REAL MONEY Nine Steps to Dealing With Medical Debt
A broken bone, mental health therapy, a long-term illness, a car accident, a premature baby. All of these situationsand so many more unexpected onescan land a family in medical debt. And you cant comp... Posted on 4/16/13 at 9:27 AM
IN THE BLACK Why Its Important to Pay more than Minimum Payments
Here is a video showing how long it takes and how much interest you pay when only paying the minimum payments on your credit card debt.
In the example in the video, by only paying the minimum payme... Posted on 3/21/13 at 7:29 PM
STAFF BLOG CAPITOL CHATTER Legislative notebook: Obama coming to discuss gun violence
By Don Davis
Next week is turning into gun week in Minnesota.
President Barack Obama kicks the week off with a Monday Minneapolis visit to discuss gun violence and state legislators plan to consider... Posted on 1/30/13 at 8:04 PM
MIDDLE AGED PLAGUE I'm a Believer -- So Are You
We disagree with one another a lot these days, but I think I've found three sentences we can all say, "Yes, that's true," to:
1) We are all born.
2) We all die.
3) In between, we operate each of ... Posted on 12/19/12 at 3:11 PM
STAFF BLOG THE N.D. CAPITOL AND BEYOND N.D. lawmakers pitch federal debt proposal
BISMARCK North Dakota lawmakers who want to do their part to help control the nations debt had their first hearing Wednesday.
A group of lawmakers wants the Legislature to support an amendment to th... Posted on 1/19/11 at 6:11 PM
The federal government’s failure to agree on how to fix its debt problem could cost Minnesota more than $90 million this year.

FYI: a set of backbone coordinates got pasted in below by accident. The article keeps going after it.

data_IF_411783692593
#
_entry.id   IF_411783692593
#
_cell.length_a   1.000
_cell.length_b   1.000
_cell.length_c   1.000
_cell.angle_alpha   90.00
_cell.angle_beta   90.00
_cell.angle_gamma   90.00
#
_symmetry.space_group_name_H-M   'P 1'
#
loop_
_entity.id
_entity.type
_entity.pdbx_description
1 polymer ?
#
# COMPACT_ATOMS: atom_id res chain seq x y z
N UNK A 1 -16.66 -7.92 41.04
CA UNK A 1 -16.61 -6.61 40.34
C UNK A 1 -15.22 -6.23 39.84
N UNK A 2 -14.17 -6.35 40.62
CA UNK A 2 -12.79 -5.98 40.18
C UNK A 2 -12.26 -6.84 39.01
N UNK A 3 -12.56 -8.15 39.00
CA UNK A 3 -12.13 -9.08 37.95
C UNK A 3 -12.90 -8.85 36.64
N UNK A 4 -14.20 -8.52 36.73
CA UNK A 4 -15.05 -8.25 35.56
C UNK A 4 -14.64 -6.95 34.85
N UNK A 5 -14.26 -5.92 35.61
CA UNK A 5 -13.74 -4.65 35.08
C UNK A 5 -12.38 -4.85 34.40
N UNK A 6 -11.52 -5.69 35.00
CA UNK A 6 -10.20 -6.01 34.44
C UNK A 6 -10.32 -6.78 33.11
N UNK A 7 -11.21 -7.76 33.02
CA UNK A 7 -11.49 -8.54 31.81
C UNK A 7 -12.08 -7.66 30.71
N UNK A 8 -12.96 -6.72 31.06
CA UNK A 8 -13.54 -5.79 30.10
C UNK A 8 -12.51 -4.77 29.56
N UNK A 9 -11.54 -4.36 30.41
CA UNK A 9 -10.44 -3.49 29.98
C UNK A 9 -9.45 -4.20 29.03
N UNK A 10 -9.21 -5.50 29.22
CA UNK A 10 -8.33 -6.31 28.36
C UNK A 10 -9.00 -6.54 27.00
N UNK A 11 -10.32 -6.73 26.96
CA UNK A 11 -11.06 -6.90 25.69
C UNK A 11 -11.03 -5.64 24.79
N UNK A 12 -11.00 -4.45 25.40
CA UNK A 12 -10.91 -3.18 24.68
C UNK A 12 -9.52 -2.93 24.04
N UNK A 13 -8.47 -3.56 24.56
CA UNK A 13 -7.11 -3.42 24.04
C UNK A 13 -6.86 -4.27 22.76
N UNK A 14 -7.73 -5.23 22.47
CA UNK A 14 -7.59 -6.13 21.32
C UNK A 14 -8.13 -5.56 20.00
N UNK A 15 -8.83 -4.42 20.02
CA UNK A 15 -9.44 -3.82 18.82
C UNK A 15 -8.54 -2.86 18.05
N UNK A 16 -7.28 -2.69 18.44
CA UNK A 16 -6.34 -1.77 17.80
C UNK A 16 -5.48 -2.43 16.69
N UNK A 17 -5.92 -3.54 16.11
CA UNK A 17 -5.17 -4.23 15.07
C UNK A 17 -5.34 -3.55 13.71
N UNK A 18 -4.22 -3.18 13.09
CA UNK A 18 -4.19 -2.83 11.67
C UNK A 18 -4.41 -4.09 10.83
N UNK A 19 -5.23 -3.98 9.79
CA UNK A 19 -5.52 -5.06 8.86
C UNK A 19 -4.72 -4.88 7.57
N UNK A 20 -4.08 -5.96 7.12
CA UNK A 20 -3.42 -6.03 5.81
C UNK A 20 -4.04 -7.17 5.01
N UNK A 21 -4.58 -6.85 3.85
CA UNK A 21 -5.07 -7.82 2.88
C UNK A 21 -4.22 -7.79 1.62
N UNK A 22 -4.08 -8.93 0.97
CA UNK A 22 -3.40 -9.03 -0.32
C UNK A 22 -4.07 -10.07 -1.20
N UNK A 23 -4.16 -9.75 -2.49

Early numbers show schools and health programs could be among those most affected, a legislative committee learned Friday.
Angie Bettenhausen put her stethoscope to the chest of a 13-year-old asthmatic Pomeranian named Ariyana. The dog had been coughing and wheezing. Bettenhausen, who graduated from Iowa State in 2009, has been a small animal veterinarian at Pinehurst Veterinary Hospital in Bismarck for about three years. She's paying off more than $100,000 in student loans.
UND sophomore Daryl Thom hopes the new Financial Wellness Services program on campus will help her stay debt-free. Although she’d carefully planned for her education and carries no student debt, she still needs help to stay that way, she said.
It's absolutely true, as Herald staff writer Jennifer Johnson reported, that where UND and the North Dakota University System are concerned, "wages for many graduates have not kept up with inflation, even as student-debt loads reach record levels." Given that reality, why has enrollment stayed strong?
Retreating with a purpose, Republicans sped legislation through the House on Wednesday to avert the imminent threat of a government default but pointing the way to a springtime budget struggle with President Barack Obama over Medicare, farm subsidies and other benefit programs.
The reality is that our two major political parties are engaged in a fierce struggle over the future shape of American society. Democrats want to preserve Social Security, Medicare and Medicaid, and add to them a universal guarantee of essential health care. Republicans want to roll all of that back, making room for drastically lower taxes on the wealthy. Yes, it’s essentially a class war.
A company that buys bad debts has agreed to change its collection practices to settle a lawsuit filed by the state of Minnesota that accused it of filing unreliable court papers and carelessly targeting people for debts they didn't owe.
Republicans Rick Berg, John Hoeven and Kevin Cramer should follow the lead of the Wall Street Journal’s CEO Council by supporting a grand bargain, thereby putting America first, North Dakota second — and Grover Norquist, if he’s on the list at all, a very distant third.
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